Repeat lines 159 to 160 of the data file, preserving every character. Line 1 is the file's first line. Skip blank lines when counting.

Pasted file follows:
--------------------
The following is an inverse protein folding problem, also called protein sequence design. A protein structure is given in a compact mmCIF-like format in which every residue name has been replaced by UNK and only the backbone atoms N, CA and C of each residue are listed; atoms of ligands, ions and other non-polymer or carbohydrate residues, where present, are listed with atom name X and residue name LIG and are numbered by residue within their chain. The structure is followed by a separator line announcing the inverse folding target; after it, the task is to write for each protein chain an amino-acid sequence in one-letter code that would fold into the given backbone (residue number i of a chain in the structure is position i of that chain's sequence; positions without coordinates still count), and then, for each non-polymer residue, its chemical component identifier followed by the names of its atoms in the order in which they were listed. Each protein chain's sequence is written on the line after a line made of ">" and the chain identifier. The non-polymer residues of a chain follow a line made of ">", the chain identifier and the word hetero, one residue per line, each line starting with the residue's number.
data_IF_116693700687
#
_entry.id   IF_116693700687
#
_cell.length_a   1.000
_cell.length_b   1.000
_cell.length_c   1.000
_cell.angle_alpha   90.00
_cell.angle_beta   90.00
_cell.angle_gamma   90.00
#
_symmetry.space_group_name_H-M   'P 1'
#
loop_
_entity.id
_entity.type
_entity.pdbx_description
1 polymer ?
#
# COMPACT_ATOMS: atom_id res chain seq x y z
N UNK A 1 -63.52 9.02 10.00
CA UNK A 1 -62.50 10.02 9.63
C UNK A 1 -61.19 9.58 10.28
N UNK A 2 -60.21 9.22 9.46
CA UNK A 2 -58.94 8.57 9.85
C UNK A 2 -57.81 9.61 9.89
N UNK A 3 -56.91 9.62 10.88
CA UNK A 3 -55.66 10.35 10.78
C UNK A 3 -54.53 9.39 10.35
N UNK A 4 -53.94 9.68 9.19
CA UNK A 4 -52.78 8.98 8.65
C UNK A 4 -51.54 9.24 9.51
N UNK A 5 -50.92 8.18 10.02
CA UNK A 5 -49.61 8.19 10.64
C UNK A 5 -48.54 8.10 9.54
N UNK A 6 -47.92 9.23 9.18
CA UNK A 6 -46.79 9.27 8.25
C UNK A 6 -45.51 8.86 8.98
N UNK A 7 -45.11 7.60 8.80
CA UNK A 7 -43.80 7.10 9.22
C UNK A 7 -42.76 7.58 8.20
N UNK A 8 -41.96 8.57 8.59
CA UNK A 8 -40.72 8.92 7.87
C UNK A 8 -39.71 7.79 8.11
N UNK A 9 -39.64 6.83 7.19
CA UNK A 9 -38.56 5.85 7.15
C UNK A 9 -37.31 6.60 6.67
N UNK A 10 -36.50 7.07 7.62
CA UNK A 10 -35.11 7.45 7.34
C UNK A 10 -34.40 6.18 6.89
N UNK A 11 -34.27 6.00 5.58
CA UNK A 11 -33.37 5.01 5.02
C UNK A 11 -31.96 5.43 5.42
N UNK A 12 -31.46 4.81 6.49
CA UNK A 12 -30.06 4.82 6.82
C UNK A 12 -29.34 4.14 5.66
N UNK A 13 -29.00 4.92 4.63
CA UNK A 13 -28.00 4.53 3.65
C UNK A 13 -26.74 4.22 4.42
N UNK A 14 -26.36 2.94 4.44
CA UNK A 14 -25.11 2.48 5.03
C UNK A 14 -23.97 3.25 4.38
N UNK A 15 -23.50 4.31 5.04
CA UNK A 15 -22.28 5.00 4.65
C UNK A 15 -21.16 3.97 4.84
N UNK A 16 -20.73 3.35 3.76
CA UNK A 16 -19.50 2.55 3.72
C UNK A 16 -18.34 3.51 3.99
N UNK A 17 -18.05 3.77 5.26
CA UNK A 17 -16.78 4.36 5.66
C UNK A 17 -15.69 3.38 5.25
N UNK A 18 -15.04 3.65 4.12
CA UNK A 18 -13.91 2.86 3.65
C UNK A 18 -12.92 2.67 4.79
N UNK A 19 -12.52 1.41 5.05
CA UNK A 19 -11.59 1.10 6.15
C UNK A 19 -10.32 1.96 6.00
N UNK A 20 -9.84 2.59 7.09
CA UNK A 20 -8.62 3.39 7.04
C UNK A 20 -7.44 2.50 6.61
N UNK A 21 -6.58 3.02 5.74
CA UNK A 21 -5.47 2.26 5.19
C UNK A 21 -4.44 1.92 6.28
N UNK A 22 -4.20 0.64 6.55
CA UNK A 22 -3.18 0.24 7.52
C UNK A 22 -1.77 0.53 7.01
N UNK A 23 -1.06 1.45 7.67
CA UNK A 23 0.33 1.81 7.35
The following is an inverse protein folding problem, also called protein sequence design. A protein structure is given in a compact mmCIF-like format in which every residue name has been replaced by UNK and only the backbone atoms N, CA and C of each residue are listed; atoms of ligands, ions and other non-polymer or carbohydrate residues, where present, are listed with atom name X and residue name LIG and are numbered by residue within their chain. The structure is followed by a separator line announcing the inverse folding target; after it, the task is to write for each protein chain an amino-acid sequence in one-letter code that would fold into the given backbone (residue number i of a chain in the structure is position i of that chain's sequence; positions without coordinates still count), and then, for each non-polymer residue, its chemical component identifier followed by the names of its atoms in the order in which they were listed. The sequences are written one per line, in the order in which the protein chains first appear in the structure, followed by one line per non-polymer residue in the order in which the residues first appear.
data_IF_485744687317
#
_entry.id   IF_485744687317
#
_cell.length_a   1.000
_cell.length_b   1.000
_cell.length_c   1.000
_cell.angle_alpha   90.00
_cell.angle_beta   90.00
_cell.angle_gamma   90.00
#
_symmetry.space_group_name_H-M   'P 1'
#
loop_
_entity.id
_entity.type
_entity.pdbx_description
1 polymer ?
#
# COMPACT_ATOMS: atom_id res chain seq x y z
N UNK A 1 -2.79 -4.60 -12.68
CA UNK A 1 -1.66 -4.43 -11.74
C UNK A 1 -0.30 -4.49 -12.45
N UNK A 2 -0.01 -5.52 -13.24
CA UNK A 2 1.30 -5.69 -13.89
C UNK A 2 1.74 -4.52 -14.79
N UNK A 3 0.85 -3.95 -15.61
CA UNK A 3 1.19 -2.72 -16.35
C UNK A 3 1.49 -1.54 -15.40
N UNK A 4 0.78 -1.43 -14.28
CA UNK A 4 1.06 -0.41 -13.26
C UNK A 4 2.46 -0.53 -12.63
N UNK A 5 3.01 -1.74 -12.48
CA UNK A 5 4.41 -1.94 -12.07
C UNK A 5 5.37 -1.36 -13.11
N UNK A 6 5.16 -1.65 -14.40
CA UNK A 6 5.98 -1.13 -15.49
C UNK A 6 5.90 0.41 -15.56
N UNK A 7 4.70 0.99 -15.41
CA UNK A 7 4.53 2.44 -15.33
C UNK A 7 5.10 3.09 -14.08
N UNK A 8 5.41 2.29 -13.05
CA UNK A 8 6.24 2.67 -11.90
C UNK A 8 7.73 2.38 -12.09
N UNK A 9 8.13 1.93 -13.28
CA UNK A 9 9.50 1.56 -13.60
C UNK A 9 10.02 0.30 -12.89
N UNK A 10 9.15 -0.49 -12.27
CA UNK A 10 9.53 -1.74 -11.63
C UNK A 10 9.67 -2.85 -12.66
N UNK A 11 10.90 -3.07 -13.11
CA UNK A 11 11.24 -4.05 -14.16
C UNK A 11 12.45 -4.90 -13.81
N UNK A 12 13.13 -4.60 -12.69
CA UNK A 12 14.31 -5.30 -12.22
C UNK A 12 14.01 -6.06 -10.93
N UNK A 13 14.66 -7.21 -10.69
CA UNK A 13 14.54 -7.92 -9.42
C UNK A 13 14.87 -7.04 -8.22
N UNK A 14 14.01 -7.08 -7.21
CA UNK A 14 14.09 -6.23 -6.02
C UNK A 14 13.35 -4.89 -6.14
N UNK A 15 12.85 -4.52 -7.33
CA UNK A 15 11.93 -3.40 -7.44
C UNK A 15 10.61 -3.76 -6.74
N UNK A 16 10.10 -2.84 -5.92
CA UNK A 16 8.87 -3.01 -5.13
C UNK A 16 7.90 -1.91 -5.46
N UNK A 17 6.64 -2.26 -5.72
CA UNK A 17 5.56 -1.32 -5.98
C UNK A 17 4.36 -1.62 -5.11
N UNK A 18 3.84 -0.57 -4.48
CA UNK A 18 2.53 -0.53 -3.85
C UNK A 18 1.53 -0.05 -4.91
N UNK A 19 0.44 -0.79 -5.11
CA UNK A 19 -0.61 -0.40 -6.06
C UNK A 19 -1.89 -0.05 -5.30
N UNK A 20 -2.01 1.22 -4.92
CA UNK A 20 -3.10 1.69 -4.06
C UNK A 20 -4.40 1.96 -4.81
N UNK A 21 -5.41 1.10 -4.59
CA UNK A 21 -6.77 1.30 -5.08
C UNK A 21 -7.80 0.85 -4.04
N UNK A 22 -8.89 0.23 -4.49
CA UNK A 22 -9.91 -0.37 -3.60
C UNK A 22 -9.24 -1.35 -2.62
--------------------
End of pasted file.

N UNK A 17 6.64 -2.26 -5.72
CA UNK A 17 5.56 -1.32 -5.98